So I’m approving this comment, but I really don’t want this conversation to continue. Not that it isn’t important for Christians to discuss, but that’s not what my blog is about and a debate about women’s role in the church is fraught with biblical exegesis, doctrinal deep-dives, and strong feelings. I’m just hoping that wherever we are on this question, we can agree that mistreating women (and men) is against God’s will.

        Reply
        1. Dan

          Fair enough and thank you for putting uo. I’ll put us back on topic. More women in leadership would be helpful in fighting abuse. There are still many cultural biases in regards to woman. If a woman is raped, male leaders (church and secular) say what was she wearing, why was she out late. Same with abused, she should be submissive, was she asking for it, and so forth. We have so many culture biases that we sometimes can’t see what God is saying to us.

          Reply
          1. Amy

            While it’s a good sentiment that more women in leadership positions within the church would somehow be helpful in fighting abuse, I don’t really see this. Perhaps, but not necessarily.

            In my personal experience, I probably had more women than men come down on me for not being submissive enough or respectful enough or else he wouldn’t have treated me the way he did.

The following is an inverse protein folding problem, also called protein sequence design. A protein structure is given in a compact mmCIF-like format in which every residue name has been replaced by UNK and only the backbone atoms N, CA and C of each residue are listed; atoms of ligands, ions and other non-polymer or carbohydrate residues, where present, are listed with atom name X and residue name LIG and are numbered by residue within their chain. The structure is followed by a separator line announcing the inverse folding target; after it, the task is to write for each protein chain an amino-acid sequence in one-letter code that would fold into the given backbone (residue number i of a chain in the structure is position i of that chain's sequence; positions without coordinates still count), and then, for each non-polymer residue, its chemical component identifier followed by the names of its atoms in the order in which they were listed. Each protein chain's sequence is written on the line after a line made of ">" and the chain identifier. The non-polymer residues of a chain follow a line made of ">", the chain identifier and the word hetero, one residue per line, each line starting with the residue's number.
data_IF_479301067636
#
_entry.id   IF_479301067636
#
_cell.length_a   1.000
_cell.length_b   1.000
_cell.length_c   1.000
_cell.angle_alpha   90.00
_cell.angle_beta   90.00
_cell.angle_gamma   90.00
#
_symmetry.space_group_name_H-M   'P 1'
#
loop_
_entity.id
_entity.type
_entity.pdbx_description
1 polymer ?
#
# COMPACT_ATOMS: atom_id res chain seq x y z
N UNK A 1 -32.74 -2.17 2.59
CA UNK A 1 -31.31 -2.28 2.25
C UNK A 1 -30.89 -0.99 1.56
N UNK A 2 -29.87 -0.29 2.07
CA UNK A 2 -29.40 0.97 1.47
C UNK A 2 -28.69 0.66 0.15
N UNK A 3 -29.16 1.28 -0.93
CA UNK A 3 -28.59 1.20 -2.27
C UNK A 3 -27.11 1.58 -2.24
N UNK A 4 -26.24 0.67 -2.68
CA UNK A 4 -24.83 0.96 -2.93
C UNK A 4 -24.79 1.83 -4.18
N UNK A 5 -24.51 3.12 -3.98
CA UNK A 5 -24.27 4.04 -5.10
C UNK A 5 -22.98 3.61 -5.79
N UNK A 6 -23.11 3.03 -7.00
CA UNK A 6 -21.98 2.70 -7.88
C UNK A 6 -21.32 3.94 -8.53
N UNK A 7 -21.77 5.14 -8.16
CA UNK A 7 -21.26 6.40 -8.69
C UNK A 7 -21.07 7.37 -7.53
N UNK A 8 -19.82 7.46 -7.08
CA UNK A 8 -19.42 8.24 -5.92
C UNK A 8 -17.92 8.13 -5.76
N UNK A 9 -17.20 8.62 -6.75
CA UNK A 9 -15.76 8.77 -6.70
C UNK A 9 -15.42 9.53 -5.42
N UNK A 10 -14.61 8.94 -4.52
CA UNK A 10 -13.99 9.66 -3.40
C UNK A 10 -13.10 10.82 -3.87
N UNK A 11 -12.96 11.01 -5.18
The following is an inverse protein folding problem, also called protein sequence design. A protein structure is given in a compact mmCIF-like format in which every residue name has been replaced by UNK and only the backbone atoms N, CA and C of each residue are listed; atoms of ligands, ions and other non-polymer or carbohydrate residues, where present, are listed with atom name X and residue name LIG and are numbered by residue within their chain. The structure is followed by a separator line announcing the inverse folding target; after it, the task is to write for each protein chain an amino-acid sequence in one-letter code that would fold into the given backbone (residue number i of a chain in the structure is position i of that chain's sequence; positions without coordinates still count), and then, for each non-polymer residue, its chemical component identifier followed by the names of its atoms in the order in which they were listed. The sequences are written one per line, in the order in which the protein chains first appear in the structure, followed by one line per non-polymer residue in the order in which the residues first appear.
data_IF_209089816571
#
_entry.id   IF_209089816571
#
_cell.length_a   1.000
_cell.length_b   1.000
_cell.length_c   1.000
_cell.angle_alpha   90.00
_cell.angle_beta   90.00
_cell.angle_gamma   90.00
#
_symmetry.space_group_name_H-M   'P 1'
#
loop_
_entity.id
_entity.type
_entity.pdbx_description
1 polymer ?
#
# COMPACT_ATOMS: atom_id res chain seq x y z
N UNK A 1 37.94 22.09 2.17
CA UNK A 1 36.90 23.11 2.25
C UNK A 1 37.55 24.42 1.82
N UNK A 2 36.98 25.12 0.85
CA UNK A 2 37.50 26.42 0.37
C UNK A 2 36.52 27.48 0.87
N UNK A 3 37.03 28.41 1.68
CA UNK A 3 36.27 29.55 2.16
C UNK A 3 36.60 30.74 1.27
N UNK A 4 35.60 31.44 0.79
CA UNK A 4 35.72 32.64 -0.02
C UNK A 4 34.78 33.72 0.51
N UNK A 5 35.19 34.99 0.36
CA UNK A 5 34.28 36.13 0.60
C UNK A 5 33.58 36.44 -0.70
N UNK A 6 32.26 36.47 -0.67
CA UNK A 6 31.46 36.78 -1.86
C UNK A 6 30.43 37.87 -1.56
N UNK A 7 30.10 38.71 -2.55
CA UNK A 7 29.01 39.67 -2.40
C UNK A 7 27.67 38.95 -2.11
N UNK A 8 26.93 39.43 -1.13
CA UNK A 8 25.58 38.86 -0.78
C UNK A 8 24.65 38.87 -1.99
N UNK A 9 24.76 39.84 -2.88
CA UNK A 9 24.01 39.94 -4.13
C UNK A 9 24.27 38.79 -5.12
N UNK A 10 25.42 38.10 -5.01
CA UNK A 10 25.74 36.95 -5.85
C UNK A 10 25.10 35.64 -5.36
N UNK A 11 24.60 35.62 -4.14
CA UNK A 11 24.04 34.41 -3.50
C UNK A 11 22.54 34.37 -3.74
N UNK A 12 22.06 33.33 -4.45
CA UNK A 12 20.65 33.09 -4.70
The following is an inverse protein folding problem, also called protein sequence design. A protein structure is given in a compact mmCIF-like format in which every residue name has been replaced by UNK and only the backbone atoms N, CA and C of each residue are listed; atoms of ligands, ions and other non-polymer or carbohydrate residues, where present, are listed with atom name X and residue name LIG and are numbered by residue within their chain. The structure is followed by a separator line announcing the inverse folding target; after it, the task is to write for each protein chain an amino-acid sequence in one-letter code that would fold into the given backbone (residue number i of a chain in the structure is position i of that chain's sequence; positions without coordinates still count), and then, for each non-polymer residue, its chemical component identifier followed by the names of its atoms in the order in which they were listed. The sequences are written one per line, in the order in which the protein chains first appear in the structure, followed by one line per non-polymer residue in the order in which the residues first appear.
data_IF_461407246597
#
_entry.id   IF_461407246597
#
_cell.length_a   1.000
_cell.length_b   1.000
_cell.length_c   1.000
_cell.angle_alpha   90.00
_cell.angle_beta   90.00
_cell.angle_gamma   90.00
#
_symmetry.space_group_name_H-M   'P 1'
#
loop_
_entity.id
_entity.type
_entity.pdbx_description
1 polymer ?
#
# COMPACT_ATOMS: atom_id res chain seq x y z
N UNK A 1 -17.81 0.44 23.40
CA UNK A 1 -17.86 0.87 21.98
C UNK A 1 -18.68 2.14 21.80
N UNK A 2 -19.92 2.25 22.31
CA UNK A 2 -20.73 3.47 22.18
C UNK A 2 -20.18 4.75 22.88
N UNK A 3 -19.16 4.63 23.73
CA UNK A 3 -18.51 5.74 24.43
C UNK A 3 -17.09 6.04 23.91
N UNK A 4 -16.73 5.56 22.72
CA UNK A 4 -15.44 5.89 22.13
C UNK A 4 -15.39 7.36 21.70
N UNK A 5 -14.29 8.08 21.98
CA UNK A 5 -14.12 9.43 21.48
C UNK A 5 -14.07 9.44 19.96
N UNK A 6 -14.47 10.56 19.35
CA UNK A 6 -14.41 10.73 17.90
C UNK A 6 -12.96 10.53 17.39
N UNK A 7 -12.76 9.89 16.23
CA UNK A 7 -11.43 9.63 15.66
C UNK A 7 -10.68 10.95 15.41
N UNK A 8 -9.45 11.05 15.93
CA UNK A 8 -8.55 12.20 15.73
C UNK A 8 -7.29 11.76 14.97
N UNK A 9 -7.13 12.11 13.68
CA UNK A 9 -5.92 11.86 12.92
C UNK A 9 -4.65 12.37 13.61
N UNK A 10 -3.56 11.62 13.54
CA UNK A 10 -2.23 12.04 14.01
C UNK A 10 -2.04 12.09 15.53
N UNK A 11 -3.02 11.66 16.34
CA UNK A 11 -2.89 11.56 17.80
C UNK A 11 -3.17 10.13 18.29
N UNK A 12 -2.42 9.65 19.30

More education about the dynamics of abuse for all people is what will work towards dealing with abuse and helping victims. 🙂

  2. mepharisee

    This is a symptom of success. We see it everywhere humanity goes. While we are hard at it fighting our way to the top we have a more strict, stick to the basics, way about us. Then, when we achieve law making status we change. We no longer have an enemy to fight so strict rules become soft guidelines. There’s no one for those on the watchtowers to see, so we get bored. Part of that is we start focusing on what should be changed WITHIN. We lose sight of our first love. There is no real enemy that needs ALL our effort to defeat, so we are ok with dividing. We’re the lawmakers now, so we create this bubble of security that keeps the riff raft out. We lose our edge because we create this comfort zone. We’re all Christians so we can all be trusted, right? And there you go. Satan has civilized us out of being servants & into being the served. We got domesticated. We are no longer servants applied like salt infiltrating any kind of society & shining in that dark place. We traded that in for pensions, vacations, & no fault divorce. We gathered ourselves together because we are not strong enough to be sent anywhere. We are so weak now that a our country we created has been highjacked. We’re no longer created, we’re evolved. We pay for our murderers instead of them paying with their life. Abuse goes unpunished so even church leaders believe they have a chance to go unnoticed. We are the image of the world. That’s why the world doesn’t see us. The image of Christ is in our unity. You may not want to believe it. You may not want to post this reply, but we reap what we sow. The 1st church assembled on the first day of the week to break bread, but we are hard pressed to serve communion on Easter. Scripture is the answer that will save the abused & make the church a refuge. If we don’t unite we are left like a school district trying to keep a school shooting from happening to us. Divided we fall. We are on our own when we divide from God’s scripture. God works in our humility, surrender, & obedience. He is strong when we are weak. He makes first those willing to be last.